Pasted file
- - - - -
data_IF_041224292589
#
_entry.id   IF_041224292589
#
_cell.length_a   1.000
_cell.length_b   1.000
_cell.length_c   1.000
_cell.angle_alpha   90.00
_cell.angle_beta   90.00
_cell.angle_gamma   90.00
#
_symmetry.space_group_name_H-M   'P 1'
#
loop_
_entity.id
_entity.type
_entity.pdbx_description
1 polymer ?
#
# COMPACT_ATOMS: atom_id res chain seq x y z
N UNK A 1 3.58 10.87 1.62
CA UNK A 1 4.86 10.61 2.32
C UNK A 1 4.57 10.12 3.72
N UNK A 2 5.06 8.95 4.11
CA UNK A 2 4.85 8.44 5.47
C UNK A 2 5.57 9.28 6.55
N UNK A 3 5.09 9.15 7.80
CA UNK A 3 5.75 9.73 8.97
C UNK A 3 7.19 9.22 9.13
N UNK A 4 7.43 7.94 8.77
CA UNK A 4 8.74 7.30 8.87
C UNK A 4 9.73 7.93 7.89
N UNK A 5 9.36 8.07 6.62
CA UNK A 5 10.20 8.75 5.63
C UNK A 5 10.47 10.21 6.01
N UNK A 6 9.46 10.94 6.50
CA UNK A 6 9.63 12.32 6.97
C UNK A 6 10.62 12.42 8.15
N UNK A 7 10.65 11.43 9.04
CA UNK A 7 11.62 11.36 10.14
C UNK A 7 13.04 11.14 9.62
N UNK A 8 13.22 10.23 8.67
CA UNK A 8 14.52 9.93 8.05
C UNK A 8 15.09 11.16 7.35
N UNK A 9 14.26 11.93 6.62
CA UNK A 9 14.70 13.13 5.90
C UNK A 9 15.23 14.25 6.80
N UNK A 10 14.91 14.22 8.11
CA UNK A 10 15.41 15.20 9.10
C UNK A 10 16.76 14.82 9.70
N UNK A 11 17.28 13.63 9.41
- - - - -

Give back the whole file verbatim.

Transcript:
data_IF_041224292589
#
_entry.id   IF_041224292589
#
_cell.length_a   1.000
_cell.length_b   1.000
_cell.length_c   1.000
_cell.angle_alpha   90.00
_cell.angle_beta   90.00
_cell.angle_gamma   90.00
#
_symmetry.space_group_name_H-M   'P 1'
#
loop_
_entity.id
_entity.type
_entity.pdbx_description
1 polymer ?
#
# COMPACT_ATOMS: atom_id res chain seq x y z
N UNK A 1 3.58 10.87 1.62
CA UNK A 1 4.86 10.61 2.32
C UNK A 1 4.57 10.12 3.72
N UNK A 2 5.06 8.95 4.11
CA UNK A 2 4.85 8.44 5.47
C UNK A 2 5.57 9.28 6.55
N UNK A 3 5.09 9.15 7.80
CA UNK A 3 5.75 9.73 8.97
C UNK A 3 7.19 9.22 9.13
N UNK A 4 7.43 7.94 8.77
CA UNK A 4 8.74 7.30 8.87
C UNK A 4 9.73 7.93 7.89
N UNK A 5 9.36 8.07 6.62
CA UNK A 5 10.20 8.75 5.63
C UNK A 5 10.47 10.21 6.01
N UNK A 6 9.46 10.94 6.50
CA UNK A 6 9.63 12.32 6.97
C UNK A 6 10.62 12.42 8.15
N UNK A 7 10.65 11.43 9.04
CA UNK A 7 11.62 11.36 10.14
C UNK A 7 13.04 11.14 9.62
N UNK A 8 13.22 10.23 8.67
CA UNK A 8 14.52 9.93 8.05
C UNK A 8 15.09 11.16 7.35
N UNK A 9 14.26 11.93 6.62
CA UNK A 9 14.70 13.13 5.90
C UNK A 9 15.23 14.25 6.80
N UNK A 10 14.91 14.22 8.11
CA UNK A 10 15.41 15.20 9.10
C UNK A 10 16.76 14.82 9.70
N UNK A 11 17.28 13.63 9.41